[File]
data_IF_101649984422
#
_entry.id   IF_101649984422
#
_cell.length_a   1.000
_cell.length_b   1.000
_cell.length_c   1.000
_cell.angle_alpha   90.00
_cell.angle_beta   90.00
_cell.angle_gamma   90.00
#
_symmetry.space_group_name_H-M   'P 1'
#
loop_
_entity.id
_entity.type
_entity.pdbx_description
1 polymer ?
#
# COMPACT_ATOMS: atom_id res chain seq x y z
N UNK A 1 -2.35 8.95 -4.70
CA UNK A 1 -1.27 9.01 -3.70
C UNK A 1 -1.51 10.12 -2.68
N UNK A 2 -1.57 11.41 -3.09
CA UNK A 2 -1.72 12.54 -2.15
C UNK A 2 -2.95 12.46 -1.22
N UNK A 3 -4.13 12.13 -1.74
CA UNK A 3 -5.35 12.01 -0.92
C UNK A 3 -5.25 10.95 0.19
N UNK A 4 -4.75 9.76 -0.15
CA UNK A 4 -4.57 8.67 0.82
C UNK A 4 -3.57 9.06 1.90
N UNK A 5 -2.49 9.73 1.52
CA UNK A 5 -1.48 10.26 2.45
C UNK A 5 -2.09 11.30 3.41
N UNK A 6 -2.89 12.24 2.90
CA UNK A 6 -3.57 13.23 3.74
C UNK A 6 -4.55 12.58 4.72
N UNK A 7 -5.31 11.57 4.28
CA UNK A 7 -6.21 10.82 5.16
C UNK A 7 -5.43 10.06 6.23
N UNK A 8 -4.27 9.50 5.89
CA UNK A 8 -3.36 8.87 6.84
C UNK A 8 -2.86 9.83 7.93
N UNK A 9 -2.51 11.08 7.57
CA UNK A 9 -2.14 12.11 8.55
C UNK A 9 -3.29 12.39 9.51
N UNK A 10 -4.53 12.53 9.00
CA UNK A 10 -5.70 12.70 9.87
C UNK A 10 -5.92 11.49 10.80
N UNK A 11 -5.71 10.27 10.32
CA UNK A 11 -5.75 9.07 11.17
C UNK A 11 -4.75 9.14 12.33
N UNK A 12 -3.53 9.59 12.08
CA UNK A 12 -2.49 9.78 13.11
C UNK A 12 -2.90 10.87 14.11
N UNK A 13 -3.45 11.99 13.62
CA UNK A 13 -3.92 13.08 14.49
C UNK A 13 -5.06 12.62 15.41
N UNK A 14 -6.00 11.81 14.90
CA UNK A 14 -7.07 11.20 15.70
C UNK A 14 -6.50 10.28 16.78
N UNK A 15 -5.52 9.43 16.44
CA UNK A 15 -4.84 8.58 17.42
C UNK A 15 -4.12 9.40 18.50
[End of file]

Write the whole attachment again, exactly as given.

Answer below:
data_IF_101649984422
#
_entry.id   IF_101649984422
#
_cell.length_a   1.000
_cell.length_b   1.000
_cell.length_c   1.000
_cell.angle_alpha   90.00
_cell.angle_beta   90.00
_cell.angle_gamma   90.00
#
_symmetry.space_group_name_H-M   'P 1'
#
loop_
_entity.id
_entity.type
_entity.pdbx_description
1 polymer ?
#
# COMPACT_ATOMS: atom_id res chain seq x y z
N UNK A 1 -2.35 8.95 -4.70
CA UNK A 1 -1.27 9.01 -3.70
C UNK A 1 -1.51 10.12 -2.68
N UNK A 2 -1.57 11.41 -3.09
CA UNK A 2 -1.72 12.54 -2.15
C UNK A 2 -2.95 12.46 -1.22
N UNK A 3 -4.13 12.13 -1.74
CA UNK A 3 -5.35 12.01 -0.92
C UNK A 3 -5.25 10.95 0.19
N UNK A 4 -4.75 9.76 -0.15
CA UNK A 4 -4.57 8.67 0.82
C UNK A 4 -3.57 9.06 1.90
N UNK A 5 -2.49 9.73 1.52
CA UNK A 5 -1.48 10.26 2.45
C UNK A 5 -2.09 11.30 3.41
N UNK A 6 -2.89 12.24 2.90
CA UNK A 6 -3.57 13.23 3.74
C UNK A 6 -4.55 12.58 4.72
N UNK A 7 -5.31 11.57 4.28
CA UNK A 7 -6.21 10.82 5.16
C UNK A 7 -5.43 10.06 6.23
N UNK A 8 -4.27 9.50 5.89
CA UNK A 8 -3.36 8.87 6.84
C UNK A 8 -2.86 9.83 7.93
N UNK A 9 -2.51 11.08 7.57
CA UNK A 9 -2.14 12.11 8.55
C UNK A 9 -3.29 12.39 9.51
N UNK A 10 -4.53 12.53 9.00
CA UNK A 10 -5.70 12.70 9.87
C UNK A 10 -5.92 11.49 10.80
N UNK A 11 -5.71 10.27 10.32
CA UNK A 11 -5.75 9.07 11.17
C UNK A 11 -4.75 9.14 12.33
N UNK A 12 -3.53 9.59 12.08
CA UNK A 12 -2.49 9.78 13.11
C UNK A 12 -2.90 10.87 14.11
N UNK A 13 -3.45 11.99 13.62
CA UNK A 13 -3.92 13.08 14.49
C UNK A 13 -5.06 12.62 15.41
N UNK A 14 -6.00 11.81 14.90
CA UNK A 14 -7.07 11.20 15.70
C UNK A 14 -6.50 10.28 16.78
N UNK A 15 -5.52 9.43 16.44
CA UNK A 15 -4.84 8.58 17.42
C UNK A 15 -4.12 9.40 18.50